28 Jul How Much and How Should Your Family Borrow for College?
As we move into August, rising college freshmen are putting the finishing touches on their college payment plans. They already know what their out-of-pocket costs will be, and understand how much money they need to borrow to cover their expenses. But rising high school seniors are at the other end of the financial decision-making process right now.
They are just looking at how much colleges on their list might cost, and have not even begun the financial aid or scholarship search processes. Thinking about borrowing money is not at the top of their to-do list, but maybe it should have higher priority. If you wait until next year to think about how you are going to pay for college, you might be setting yourself up for a lifetime of financial challenges:
- Heavy Debt Loads: You have probably heard about the student loan crisis, where there is almost $2 trillion in outstanding student loan debt. Students are graduating with an average debt load of almost $40,000. Although there is some talk about student loan forgiveness through the federal government, nothing is set in stone yet. So think about how that kind of debt could affect your lifestyle after graduation. You will probably start at the bottom of the pay scale, and may also need more loans to pay for a home, wedding, or car. Now add a few hundred dollars in student loan payments into that equation every month, and you will understand why so many college graduates still live at home.
- Parent or Co-Signer Debt: To help their student get through college parents may borrow money under the PLUS federal student loan program, or act as a co-signer for a private student loan. Without an advance understanding of repayment responsibilities, some parents find themselves approaching retirement while still saddled with thousands of dollars in student loan payments.
- Bankruptcy Potential: The college graduate or parents facing substantial debt burdens may become so overwhelmed that they stop making payments or declare bankruptcy. Either choice has serious financial ramifications for many years. While a recent court case found that private student loans may be discharged in bankruptcy, lenders may still appeal that decision. Be aware that federal student loans are currently not dischargeable in bankruptcy, and you would still be liable for payment.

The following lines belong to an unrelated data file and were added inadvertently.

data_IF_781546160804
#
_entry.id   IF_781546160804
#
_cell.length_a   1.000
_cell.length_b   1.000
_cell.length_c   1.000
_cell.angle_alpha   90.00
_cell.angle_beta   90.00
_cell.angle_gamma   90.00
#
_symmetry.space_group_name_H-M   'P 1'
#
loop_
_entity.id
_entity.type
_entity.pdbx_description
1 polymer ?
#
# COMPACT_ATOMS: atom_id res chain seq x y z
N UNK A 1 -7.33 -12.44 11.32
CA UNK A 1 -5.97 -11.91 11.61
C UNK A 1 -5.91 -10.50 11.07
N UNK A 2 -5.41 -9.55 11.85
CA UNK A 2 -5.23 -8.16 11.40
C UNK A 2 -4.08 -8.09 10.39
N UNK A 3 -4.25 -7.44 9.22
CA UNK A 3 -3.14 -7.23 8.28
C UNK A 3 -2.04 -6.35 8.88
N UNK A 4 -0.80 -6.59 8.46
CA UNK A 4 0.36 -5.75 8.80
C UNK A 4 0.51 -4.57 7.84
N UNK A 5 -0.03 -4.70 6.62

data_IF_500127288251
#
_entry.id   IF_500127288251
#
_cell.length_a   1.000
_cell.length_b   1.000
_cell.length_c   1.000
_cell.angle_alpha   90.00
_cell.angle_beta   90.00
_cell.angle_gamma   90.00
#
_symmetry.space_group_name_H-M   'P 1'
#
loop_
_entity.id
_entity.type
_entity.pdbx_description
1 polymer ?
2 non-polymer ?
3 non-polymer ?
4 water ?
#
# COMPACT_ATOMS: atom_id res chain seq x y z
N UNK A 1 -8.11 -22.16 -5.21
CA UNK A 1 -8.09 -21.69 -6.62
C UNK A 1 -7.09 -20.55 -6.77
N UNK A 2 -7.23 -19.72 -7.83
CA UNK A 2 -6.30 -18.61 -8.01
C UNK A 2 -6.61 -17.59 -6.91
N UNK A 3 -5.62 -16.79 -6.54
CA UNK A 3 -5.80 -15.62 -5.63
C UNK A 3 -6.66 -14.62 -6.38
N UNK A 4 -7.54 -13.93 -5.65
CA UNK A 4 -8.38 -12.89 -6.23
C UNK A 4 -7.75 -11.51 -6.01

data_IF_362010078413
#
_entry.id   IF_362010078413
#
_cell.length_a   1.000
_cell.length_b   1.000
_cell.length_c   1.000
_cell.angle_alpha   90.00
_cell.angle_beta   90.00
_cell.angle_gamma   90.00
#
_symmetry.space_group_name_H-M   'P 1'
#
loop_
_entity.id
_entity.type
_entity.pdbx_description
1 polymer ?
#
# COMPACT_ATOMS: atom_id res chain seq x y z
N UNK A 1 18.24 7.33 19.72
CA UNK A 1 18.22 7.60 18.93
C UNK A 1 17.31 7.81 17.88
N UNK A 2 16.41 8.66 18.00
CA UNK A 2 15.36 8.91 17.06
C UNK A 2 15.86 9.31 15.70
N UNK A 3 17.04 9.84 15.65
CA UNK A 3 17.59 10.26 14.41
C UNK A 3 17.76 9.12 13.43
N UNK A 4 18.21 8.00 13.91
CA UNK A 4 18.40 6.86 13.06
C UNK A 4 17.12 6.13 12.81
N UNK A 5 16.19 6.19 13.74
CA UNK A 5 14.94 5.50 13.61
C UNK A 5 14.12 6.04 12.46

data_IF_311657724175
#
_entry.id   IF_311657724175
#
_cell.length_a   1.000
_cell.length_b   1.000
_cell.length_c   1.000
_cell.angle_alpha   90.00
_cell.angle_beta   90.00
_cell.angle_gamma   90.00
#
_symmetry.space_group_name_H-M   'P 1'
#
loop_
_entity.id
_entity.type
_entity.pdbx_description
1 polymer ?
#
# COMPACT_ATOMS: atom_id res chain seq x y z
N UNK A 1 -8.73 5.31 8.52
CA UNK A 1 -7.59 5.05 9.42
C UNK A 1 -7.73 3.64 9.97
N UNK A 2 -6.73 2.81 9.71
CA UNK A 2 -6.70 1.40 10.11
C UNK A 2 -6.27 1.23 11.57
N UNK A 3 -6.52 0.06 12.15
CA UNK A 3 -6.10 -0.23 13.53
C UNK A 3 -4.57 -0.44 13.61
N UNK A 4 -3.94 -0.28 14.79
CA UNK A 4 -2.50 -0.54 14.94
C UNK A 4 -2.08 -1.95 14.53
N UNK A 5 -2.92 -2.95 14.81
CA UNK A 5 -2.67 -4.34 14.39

The best way to avoid these circumstances in the future is to completely control your college financial decision-making process now. Your objective should be to borrow as little money as possible, so you will not be faced with these challenges. Reaching that goal may impact your college choice if the selected school does not offer a sufficient financial aid package. Remember these money guidelines:
- Run the numbers: Use the Department of Education’s Net Price Calculator to get a good estimate of costs at the various colleges on your list.
- Project your earnings: Colleges can provide you with data on how many students graduate, how many graduate in four years, how many get jobs within their chosen profession, and how much money they are earning. Use these to look at what you might be able to earn if you do well and get a good job after graduation.
- Check loan costs: If you think you will need to borrow money, run some scenarios on the Federal Student Loan Repayment Simulator.
- Borrow wisely: Always apply for financial aid and look for scholarships to keep your out-of-pocket costs as low as possible. If you do need to borrow money, only borrow what you need to cover education expenses and look for income sources to cover your living expenses.
Students going to college this fall who are still working out the financial details can set a loan appointment with CFAA, where we will discuss borrowing options. I will resume loan appointments in August, and slots are limited. Please plan accordingly.
Set up a CFAA new client free strategy session to learn more about finding ways to pay for college. To get the latest financial aid information and college application to-do lists, look for my weekly JustAskJodi emails and check out my monthly CFAA e-newsletter.